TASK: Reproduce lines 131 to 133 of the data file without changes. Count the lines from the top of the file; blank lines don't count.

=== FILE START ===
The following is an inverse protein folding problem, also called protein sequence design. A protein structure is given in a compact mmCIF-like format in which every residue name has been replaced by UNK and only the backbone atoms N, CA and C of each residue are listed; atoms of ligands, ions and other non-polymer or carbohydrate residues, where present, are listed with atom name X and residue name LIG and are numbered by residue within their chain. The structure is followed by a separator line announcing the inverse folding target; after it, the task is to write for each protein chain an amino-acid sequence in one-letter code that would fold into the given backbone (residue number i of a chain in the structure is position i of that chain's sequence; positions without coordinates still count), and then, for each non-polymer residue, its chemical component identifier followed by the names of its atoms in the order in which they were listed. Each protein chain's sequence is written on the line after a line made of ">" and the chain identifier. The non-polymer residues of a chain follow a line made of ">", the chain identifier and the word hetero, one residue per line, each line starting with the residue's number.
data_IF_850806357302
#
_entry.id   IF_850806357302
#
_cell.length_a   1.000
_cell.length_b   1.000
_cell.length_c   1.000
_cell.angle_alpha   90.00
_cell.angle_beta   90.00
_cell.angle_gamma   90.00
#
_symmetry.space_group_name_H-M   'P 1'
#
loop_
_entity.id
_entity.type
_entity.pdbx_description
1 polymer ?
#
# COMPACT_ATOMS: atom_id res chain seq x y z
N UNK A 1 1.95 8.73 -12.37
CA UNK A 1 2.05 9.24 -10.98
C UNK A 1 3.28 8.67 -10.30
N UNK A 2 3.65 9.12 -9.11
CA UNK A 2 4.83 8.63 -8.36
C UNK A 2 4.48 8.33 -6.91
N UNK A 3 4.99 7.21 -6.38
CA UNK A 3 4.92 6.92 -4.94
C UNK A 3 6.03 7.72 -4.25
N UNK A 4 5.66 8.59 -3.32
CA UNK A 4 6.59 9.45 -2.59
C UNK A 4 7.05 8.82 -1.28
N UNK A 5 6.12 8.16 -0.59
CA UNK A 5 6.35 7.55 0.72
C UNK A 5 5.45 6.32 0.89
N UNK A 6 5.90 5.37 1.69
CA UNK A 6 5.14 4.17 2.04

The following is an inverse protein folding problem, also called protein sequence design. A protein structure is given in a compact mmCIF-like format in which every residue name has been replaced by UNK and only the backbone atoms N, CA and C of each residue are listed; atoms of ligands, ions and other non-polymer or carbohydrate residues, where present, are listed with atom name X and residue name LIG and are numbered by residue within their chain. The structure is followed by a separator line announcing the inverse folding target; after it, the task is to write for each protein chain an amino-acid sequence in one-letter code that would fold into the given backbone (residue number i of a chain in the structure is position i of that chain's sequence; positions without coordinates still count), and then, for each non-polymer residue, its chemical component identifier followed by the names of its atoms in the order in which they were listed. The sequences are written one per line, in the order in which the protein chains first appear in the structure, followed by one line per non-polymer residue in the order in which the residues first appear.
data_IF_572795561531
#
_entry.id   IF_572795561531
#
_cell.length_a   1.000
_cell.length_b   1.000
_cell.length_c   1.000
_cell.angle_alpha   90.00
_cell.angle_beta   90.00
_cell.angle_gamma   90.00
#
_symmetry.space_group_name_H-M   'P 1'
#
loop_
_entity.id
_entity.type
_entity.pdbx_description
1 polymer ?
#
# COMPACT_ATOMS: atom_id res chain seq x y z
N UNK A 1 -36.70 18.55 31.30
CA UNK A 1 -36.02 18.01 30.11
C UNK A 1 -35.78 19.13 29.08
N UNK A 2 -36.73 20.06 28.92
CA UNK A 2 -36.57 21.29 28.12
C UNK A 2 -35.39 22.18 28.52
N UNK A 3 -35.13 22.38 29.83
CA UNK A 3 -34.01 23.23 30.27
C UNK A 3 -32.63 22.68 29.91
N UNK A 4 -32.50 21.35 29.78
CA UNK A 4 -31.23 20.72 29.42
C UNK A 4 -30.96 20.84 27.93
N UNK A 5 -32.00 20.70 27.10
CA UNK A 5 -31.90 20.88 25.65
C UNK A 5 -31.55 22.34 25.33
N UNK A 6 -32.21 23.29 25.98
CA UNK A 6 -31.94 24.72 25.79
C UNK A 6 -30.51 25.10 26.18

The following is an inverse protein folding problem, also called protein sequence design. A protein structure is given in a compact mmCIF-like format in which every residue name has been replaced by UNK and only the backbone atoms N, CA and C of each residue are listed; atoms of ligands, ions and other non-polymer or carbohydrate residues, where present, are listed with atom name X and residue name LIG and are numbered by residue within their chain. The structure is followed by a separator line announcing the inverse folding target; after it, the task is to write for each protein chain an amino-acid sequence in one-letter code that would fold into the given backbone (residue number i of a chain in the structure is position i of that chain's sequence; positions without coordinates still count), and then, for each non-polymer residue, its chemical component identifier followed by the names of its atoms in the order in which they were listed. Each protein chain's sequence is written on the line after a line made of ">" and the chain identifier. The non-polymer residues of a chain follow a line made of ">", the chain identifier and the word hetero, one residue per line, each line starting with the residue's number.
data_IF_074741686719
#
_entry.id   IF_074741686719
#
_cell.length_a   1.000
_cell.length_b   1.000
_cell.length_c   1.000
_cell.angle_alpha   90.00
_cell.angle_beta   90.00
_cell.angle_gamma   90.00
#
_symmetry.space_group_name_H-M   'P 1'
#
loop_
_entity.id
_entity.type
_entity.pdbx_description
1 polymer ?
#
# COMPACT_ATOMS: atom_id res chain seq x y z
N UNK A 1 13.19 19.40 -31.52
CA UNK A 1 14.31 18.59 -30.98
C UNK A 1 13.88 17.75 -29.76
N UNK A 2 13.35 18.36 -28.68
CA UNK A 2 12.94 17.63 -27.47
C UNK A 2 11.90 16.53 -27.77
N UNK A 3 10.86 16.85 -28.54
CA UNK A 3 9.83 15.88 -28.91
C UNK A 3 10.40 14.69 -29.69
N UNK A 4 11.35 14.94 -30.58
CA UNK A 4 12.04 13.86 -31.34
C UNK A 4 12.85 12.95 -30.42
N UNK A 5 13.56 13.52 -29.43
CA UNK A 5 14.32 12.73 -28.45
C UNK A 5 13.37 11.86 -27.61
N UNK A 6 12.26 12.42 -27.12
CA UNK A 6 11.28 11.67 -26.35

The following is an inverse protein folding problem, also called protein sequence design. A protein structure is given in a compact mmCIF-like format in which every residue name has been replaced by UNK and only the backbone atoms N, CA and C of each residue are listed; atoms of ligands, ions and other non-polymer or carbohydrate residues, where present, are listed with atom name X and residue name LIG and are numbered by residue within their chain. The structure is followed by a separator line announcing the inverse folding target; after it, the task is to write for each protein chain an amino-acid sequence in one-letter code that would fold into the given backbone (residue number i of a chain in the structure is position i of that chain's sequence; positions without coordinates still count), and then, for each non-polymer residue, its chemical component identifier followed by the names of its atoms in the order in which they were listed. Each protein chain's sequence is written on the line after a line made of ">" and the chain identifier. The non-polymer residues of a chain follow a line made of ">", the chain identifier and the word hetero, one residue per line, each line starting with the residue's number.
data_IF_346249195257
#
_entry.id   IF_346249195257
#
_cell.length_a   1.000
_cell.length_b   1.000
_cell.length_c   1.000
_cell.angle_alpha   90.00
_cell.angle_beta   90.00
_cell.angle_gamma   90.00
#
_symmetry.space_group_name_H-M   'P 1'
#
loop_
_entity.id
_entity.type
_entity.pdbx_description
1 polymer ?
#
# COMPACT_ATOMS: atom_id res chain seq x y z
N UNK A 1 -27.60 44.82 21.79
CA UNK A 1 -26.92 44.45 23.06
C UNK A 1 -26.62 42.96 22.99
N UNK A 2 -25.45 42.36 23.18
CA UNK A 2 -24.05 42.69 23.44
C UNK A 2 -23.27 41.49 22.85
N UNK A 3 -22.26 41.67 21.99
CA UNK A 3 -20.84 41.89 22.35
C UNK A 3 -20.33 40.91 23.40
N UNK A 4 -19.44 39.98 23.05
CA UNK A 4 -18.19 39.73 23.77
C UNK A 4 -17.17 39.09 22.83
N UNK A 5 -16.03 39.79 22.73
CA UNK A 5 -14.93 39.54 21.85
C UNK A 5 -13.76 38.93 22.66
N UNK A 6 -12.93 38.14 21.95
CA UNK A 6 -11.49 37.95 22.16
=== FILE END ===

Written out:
_entity.id
_entity.type
_entity.pdbx_description